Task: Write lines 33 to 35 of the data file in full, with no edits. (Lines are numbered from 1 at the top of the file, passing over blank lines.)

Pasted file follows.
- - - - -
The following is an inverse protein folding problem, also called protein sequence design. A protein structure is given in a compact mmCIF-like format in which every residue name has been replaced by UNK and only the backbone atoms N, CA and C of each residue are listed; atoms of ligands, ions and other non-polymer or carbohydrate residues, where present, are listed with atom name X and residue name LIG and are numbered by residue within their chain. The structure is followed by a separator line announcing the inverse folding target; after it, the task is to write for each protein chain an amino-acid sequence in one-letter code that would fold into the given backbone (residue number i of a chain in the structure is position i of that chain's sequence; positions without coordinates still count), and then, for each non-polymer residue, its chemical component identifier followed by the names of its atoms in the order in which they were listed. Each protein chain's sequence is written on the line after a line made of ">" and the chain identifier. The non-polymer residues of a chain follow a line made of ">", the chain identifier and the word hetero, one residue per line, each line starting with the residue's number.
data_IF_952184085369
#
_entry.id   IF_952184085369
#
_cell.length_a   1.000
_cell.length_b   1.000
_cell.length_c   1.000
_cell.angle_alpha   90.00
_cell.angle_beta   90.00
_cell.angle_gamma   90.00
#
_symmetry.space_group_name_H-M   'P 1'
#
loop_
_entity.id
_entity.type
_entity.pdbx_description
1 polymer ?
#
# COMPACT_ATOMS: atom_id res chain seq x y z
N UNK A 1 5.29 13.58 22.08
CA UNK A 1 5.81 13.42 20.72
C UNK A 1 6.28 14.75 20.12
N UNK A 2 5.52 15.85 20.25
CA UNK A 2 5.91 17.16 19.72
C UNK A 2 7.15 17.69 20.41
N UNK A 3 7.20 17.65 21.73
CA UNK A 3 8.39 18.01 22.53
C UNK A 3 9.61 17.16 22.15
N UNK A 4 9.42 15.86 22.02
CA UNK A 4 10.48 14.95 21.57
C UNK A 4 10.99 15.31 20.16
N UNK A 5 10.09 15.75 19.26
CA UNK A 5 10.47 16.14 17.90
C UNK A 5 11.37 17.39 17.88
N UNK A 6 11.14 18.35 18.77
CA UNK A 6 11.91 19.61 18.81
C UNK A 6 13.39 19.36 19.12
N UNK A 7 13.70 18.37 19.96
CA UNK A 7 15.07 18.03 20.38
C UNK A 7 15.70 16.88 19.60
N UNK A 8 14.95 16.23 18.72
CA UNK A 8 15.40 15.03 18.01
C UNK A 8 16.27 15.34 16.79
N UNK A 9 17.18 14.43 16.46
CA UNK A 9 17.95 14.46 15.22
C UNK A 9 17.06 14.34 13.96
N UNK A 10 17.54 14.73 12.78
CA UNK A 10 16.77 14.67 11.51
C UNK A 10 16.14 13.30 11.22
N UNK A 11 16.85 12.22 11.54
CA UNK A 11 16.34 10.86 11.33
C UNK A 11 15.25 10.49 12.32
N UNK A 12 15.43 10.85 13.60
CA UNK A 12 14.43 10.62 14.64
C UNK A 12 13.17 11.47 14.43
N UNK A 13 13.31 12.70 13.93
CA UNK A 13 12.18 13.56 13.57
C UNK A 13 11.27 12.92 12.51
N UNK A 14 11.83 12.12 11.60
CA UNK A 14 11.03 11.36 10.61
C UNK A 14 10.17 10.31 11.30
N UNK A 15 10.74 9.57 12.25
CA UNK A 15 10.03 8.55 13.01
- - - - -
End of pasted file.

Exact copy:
C UNK A 4 10.99 15.31 20.16
N UNK A 5 10.09 15.75 19.26
CA UNK A 5 10.47 16.14 17.90